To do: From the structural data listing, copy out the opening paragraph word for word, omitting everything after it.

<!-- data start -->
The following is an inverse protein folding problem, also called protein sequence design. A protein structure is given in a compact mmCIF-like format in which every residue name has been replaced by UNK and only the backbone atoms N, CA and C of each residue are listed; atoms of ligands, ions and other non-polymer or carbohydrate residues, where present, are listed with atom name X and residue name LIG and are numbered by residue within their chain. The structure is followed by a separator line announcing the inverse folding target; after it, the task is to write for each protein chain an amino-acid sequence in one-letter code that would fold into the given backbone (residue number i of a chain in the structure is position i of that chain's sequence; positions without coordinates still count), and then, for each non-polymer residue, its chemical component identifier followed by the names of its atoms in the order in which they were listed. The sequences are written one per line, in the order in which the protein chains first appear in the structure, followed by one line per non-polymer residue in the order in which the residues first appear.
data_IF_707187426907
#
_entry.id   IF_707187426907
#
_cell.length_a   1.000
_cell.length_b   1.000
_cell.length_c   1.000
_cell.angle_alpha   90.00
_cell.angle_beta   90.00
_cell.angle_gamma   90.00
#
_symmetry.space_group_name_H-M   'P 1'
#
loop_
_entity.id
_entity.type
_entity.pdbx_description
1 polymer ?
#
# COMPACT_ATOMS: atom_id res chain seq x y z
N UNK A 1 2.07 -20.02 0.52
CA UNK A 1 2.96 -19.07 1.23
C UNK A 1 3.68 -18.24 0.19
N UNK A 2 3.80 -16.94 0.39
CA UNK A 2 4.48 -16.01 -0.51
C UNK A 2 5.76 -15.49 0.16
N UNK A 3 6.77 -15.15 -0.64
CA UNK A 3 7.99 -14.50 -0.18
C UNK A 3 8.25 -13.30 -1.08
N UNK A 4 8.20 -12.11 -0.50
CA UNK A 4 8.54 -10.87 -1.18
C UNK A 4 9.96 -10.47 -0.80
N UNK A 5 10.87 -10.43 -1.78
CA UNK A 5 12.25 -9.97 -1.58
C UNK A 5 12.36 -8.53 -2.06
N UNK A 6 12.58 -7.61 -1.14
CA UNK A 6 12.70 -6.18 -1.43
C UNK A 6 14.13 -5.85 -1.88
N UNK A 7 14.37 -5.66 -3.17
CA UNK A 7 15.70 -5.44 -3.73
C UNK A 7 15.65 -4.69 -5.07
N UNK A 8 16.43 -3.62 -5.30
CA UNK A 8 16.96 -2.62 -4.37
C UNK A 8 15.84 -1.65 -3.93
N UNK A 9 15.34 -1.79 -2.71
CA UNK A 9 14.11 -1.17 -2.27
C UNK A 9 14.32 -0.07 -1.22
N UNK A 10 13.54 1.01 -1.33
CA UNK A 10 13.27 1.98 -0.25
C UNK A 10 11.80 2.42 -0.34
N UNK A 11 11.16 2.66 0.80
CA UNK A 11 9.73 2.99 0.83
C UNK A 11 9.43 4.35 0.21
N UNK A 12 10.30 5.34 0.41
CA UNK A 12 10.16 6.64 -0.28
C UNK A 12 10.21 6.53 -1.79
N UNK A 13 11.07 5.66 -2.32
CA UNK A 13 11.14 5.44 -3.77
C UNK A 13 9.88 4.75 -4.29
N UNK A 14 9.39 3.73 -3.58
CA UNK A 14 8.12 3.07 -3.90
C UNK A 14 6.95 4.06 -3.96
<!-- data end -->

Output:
The following is an inverse protein folding problem, also called protein sequence design. A protein structure is given in a compact mmCIF-like format in which every residue name has been replaced by UNK and only the backbone atoms N, CA and C of each residue are listed; atoms of ligands, ions and other non-polymer or carbohydrate residues, where present, are listed with atom name X and residue name LIG and are numbered by residue within their chain. The structure is followed by a separator line announcing the inverse folding target; after it, the task is to write for each protein chain an amino-acid sequence in one-letter code that would fold into the given backbone (residue number i of a chain in the structure is position i of that chain's sequence; positions without coordinates still count), and then, for each non-polymer residue, its chemical component identifier followed by the names of its atoms in the order in which they were listed. The sequences are written one per line, in the order in which the protein chains first appear in the structure, followed by one line per non-polymer residue in the order in which the residues first appear.